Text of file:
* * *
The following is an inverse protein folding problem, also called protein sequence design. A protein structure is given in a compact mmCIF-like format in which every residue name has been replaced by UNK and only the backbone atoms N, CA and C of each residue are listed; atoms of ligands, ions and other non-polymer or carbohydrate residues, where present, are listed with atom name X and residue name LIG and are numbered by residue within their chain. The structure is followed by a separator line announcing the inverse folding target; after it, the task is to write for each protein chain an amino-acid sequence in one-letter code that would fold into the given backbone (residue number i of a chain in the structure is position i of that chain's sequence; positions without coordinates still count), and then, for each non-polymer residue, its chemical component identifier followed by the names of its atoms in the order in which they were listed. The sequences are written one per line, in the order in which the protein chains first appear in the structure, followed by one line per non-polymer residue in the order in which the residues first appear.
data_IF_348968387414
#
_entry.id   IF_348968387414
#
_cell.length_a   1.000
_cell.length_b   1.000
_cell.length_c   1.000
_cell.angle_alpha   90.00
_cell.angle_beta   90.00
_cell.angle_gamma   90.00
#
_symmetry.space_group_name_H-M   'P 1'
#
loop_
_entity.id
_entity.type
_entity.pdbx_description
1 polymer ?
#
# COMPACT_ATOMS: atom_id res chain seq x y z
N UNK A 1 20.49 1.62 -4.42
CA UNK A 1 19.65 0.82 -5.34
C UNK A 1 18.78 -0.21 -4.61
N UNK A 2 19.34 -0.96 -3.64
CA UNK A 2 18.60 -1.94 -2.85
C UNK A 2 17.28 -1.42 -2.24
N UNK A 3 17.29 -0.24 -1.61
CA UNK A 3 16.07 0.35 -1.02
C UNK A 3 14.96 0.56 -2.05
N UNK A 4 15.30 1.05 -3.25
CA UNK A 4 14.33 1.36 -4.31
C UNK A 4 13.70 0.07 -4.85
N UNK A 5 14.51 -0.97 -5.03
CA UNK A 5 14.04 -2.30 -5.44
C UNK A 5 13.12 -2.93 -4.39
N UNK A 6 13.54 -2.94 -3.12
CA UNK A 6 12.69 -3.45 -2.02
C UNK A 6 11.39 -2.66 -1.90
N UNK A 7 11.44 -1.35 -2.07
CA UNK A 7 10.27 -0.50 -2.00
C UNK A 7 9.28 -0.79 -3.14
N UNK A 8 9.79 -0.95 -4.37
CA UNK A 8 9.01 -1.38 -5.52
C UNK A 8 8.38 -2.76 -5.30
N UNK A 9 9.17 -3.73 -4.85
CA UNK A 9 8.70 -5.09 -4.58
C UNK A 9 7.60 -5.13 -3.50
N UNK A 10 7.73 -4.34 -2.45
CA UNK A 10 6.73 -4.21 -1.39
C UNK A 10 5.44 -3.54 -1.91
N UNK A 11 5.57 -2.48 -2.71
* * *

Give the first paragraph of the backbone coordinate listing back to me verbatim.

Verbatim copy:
The following is an inverse protein folding problem, also called protein sequence design. A protein structure is given in a compact mmCIF-like format in which every residue name has been replaced by UNK and only the backbone atoms N, CA and C of each residue are listed; atoms of ligands, ions and other non-polymer or carbohydrate residues, where present, are listed with atom name X and residue name LIG and are numbered by residue within their chain. The structure is followed by a separator line announcing the inverse folding target; after it, the task is to write for each protein chain an amino-acid sequence in one-letter code that would fold into the given backbone (residue number i of a chain in the structure is position i of that chain's sequence; positions without coordinates still count), and then, for each non-polymer residue, its chemical component identifier followed by the names of its atoms in the order in which they were listed. The sequences are written one per line, in the order in which the protein chains first appear in the structure, followed by one line per non-polymer residue in the order in which the residues first appear.